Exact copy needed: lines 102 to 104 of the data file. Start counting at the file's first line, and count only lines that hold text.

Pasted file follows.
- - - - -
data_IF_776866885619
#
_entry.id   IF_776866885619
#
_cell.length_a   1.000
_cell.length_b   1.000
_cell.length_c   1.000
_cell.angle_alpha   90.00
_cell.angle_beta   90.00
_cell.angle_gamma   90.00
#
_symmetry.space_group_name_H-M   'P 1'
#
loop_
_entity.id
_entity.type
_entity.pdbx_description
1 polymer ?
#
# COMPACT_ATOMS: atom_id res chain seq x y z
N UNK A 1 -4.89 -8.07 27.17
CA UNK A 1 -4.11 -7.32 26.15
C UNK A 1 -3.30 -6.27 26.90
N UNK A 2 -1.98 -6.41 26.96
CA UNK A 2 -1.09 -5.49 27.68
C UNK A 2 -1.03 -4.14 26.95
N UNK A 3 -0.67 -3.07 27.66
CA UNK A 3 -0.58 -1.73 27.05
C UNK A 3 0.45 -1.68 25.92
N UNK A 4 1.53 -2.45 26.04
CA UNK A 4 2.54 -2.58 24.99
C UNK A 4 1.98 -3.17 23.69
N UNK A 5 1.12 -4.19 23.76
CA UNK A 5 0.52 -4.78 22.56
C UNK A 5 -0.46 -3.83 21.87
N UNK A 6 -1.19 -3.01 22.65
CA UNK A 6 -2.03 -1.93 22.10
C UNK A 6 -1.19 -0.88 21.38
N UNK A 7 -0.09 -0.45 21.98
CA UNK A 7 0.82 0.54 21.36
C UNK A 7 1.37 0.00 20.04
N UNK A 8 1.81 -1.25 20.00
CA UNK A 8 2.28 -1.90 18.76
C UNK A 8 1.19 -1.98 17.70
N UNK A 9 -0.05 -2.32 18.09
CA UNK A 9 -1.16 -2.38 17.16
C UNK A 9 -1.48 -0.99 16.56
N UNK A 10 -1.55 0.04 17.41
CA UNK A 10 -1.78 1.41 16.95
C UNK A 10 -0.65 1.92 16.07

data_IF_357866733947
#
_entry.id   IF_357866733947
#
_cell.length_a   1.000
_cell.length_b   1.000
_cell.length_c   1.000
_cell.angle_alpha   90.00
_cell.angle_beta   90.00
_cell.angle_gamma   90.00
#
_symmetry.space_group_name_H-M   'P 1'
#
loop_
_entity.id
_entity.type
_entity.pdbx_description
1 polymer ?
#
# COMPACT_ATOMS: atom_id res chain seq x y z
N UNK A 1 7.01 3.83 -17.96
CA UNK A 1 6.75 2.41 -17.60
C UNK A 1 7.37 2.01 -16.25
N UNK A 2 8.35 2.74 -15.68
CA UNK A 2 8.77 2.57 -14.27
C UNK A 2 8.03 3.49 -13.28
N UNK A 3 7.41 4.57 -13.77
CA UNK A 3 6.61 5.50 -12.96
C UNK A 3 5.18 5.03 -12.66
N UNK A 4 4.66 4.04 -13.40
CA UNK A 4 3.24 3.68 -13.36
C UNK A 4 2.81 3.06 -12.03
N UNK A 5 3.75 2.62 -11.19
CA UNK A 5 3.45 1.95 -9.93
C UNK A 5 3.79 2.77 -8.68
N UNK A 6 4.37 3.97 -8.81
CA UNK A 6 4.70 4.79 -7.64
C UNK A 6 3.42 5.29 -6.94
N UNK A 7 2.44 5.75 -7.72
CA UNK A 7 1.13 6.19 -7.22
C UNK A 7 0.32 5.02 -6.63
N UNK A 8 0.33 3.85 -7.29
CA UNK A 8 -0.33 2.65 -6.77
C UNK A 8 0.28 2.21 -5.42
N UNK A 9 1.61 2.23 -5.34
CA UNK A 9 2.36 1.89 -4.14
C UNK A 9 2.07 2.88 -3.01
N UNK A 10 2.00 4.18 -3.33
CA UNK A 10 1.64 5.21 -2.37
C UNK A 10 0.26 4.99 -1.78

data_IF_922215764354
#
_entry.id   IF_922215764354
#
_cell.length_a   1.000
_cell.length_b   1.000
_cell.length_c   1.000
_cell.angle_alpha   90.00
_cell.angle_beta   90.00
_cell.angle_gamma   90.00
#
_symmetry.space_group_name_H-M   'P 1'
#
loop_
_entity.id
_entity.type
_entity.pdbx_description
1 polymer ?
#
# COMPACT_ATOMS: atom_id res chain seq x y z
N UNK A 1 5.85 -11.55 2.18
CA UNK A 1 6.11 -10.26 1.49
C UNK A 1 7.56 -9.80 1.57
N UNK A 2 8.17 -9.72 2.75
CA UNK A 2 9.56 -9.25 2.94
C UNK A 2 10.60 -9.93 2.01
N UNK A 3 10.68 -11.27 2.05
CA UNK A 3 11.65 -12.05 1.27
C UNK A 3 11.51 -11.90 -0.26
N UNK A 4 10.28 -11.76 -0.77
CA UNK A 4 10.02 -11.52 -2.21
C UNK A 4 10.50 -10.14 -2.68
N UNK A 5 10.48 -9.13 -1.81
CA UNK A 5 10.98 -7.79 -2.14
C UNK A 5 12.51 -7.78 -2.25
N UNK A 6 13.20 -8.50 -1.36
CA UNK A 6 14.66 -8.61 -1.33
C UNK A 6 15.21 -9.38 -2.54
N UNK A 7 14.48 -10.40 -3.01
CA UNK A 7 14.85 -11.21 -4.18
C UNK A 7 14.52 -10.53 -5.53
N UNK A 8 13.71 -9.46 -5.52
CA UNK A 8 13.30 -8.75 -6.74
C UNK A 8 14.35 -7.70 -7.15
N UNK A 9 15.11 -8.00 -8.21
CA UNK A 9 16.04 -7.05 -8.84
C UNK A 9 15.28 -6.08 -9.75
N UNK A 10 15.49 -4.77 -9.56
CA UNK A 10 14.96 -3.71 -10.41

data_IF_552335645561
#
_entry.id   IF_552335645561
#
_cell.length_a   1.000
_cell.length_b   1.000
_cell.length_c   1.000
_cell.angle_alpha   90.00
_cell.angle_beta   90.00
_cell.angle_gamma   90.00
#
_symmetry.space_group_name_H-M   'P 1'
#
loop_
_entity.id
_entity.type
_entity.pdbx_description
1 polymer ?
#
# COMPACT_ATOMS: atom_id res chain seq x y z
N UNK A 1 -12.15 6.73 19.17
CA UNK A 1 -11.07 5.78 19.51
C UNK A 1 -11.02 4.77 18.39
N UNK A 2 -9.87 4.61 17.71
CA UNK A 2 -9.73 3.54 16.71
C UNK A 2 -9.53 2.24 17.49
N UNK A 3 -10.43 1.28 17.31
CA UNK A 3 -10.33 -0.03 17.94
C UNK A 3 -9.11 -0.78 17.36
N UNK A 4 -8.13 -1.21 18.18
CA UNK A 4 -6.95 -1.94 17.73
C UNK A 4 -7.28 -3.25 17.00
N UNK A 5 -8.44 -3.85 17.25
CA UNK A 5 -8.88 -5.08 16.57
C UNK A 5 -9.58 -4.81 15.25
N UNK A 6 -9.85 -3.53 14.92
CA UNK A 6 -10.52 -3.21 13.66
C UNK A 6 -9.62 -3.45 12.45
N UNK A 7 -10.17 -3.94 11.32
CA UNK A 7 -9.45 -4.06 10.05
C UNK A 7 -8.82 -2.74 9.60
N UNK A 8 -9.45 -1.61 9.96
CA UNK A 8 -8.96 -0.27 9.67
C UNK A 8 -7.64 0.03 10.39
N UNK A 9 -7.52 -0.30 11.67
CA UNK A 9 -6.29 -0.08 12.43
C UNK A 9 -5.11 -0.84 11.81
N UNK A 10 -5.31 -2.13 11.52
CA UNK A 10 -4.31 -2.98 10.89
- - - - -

#
_entry.id   IF_922215764354
#